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NORTH AMERICAN FREE TRADE AGREEMENT(NAFTA)
ABHIJIT ROY AKRAM AZAD ALOK KUMAR
AMIT AGARWAL AMIT KUMAR ANIMESH UKIL
ANUSHREE HALDAR BHARAT PATEL
WHAT IS NAFTA?
• The North American Free Trade Agreement
(NAFTA ) is a trilateral trade bloc in North
America created by the governments of the
United States, Canada, and Mexico
• The agreements were signed in December
1993 by the presidents of the three countries
and it came into effect from 1st Jan. 1994
• NAFTA entered into force on January 1, 1994.
• The final provisions were fully implemented on January 1, 2008.
• NAFTA created the world largest free trade area which now
• links 450 million people producing 17 trillion worth of goods and
• “trade between the United States and its NAFTA partners has
soared since the agreement entered into force.”
• Final provisions (NAFTA) were fully implemented
on January 1, 2008.
• NAFTA one of the most successful trade
agreements in history and has contributed to
significant increases in agricultural trade and
• Most comprehensive Regional Trade Agreement
signed by the United States
• January 1989. FTA between the US and Canada
goes into effect. Mexico Joins Discussions.
• September 1990. Canada, the United States, and
Mexico agree to negotiate a FTA.
• June 1991. Trilateral negotiations between
Canada, Mexico, and the United States open in
• August 12, 1992. NAFTA negotiations completed.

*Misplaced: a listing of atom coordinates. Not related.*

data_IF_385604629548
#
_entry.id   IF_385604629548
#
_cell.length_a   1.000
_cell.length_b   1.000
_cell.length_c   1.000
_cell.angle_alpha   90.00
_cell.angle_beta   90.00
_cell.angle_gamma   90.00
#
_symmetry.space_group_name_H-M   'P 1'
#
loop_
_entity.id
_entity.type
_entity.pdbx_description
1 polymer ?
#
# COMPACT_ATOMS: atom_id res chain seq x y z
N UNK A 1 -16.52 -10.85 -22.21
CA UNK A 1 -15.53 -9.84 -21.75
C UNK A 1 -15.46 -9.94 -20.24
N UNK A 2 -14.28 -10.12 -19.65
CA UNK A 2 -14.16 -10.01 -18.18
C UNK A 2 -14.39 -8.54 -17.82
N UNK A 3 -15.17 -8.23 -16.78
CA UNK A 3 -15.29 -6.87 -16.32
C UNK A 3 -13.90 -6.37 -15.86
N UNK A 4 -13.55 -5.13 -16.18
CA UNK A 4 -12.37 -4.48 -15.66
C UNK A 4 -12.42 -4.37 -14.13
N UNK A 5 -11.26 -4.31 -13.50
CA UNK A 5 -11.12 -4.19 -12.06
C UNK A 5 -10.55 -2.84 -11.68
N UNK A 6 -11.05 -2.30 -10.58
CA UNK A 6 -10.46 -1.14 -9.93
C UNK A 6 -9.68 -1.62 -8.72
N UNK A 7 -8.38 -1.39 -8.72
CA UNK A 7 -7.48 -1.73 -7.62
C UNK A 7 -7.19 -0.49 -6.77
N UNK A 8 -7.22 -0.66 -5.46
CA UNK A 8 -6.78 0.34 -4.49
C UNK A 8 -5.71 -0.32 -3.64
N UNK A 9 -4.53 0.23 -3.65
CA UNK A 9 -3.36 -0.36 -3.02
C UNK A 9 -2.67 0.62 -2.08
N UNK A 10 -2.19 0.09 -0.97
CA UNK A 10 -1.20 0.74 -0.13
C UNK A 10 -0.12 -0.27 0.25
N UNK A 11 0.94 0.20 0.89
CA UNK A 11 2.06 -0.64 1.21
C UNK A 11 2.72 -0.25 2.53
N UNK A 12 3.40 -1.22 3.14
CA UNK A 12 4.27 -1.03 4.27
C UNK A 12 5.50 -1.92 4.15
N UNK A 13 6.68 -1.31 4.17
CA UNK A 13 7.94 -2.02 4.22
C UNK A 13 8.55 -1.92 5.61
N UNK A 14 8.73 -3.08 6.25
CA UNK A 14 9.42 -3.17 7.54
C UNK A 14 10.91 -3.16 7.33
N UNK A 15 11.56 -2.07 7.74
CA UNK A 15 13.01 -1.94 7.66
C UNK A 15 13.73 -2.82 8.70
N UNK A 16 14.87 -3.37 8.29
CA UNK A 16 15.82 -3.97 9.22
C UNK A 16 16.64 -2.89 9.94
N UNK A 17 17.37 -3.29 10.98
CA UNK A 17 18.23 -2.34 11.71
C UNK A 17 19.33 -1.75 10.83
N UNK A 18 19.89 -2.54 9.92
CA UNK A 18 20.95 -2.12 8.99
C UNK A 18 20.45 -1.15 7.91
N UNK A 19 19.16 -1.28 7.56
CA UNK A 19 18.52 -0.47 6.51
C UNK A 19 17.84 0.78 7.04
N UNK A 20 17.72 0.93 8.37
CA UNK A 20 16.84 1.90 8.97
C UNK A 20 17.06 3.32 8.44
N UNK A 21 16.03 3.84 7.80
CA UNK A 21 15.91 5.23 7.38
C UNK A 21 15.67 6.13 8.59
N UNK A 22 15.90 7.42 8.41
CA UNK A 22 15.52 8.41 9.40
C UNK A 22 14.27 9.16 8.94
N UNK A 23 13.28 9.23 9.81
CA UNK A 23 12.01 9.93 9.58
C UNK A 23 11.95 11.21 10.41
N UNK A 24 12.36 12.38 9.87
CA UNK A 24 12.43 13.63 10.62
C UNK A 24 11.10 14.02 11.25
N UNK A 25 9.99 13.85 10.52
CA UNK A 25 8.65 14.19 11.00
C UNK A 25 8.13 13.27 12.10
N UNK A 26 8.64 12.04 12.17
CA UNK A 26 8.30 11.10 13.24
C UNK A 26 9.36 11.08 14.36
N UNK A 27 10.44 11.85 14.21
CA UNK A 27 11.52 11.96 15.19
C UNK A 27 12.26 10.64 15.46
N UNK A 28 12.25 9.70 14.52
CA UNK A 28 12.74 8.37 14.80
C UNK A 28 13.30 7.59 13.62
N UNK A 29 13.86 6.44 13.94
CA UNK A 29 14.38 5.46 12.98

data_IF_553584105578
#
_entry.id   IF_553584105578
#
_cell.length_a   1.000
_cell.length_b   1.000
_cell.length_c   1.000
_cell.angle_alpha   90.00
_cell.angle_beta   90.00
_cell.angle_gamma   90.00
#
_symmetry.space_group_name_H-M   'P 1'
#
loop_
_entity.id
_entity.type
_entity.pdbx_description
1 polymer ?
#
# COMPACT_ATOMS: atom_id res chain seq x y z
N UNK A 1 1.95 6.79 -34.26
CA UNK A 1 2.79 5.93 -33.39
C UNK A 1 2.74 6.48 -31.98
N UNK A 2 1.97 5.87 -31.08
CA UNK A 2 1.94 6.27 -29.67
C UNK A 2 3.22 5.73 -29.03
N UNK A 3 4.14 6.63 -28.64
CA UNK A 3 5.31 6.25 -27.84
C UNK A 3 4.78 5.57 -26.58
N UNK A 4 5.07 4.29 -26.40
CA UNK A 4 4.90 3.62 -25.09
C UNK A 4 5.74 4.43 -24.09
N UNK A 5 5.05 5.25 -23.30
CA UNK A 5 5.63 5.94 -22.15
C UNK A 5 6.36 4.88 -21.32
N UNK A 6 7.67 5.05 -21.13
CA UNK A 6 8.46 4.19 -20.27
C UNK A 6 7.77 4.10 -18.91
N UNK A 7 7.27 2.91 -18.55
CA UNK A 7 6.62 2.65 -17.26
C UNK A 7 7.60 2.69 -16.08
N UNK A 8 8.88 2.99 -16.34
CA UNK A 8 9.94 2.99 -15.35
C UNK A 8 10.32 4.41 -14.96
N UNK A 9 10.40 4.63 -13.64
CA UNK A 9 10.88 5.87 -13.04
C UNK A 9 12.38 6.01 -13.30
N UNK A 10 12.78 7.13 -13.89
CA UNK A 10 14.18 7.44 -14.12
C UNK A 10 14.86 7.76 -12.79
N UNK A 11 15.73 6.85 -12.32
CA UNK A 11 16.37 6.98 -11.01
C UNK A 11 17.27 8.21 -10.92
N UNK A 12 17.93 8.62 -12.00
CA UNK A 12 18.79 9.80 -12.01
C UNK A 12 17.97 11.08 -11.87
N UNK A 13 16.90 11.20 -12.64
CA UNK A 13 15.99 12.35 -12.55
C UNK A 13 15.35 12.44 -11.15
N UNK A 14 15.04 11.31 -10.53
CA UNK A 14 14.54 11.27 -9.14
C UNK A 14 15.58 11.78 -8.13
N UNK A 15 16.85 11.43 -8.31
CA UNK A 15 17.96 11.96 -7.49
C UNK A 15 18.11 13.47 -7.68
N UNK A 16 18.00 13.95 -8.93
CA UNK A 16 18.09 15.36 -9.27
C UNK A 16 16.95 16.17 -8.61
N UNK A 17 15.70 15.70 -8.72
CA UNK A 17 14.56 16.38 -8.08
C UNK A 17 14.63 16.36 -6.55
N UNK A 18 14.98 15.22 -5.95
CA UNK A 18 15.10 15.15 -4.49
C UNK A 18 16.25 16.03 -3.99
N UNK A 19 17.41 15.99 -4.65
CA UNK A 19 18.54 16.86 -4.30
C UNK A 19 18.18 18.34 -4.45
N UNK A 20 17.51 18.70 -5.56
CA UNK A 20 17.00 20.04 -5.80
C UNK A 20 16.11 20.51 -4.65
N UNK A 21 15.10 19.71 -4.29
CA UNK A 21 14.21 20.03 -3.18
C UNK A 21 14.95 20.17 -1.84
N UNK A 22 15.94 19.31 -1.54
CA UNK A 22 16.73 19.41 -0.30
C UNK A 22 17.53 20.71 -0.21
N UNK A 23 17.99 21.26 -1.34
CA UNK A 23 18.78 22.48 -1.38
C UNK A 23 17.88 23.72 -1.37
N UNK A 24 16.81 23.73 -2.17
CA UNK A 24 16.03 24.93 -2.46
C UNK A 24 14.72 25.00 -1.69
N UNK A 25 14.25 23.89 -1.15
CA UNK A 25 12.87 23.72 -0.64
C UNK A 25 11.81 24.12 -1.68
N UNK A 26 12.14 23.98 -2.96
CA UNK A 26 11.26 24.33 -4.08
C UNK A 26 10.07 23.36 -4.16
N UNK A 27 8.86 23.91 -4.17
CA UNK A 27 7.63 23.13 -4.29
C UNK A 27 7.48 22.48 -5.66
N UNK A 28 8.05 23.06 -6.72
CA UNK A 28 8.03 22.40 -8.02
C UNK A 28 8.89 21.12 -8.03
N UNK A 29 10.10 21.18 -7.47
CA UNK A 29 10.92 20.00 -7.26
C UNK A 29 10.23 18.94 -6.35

• December 17, 1992. President Bush, President Salinas,
and Prime Minister Mulroney sign the NAFTA.
• June 30, 1993. US District Court declares that NAFTA
will be illegal as the Executive Branch did not conduct a
full environmental impact study on the results of the
• November 18, 1993. US Congress approves NAFTA
• November 22, 1993. Mexican congress approves
• January 1, 1994. NAFTA implemented.
• NAFTA is the first agreement “between two industrial countries and
a developing nation
• “Canada and Mexico share many common experiences in their
historical relationship to the U.S., including economic and cultural
penetration and loss of territory”
• “NAFTA is one of the only truly positive interactions the countries
[Mexico and the U.S.] have had since 1821, when Mexico achieved
its independence from Spain”
• Mexico had the initiative for the treaty, not the United States
• [Mexico] “is Latin America number - one exporter and occupies
thirteenth place worldwide”
• [NAFTA] was the “most ambitious trade agreement anywhere in the
world among countries with such extreme differences in income
and development but with a geographical proximity that allows
integration to take place beyond the trade factor”
• NAFTA would be larger in territory, population, and product than
the first fifteen members of the European Union combined
• “There was a fear of job loss and low wages, more damage to
struggling U.S. and Canadian economies, and the continued
deterioration of the environment among other reasons not to
support the agreement”
• Negotiation and signing of NAFTA represents a fascinating recent
case of the demise of long - standing policy frontiers
• After ten years after the enactment of NAFTA, “new and larger
linkages have emerged in goods and services
• production, there has been reallocation of productive capacities
and labour markets have become more integrated
• “A total of 21.9 million new jobs were created in the non
agricultural sector during the period of 1994 - 2002, with 16 million
in the US, 3.4 million in Mexico, and 2.4 million in Canada”
NAFTA‟S MAIN OBJECTIVES
• Eliminate barriers to trade in, and facilitate the cross – border
movement of, goods and services between the territories of the
• Promote conditions of fair competition in the free trade area;
• Increase substantially investment opportunities in the territories of
• provide adequate and effective protection and enforcement of
intellectual property rights in each Party's territory;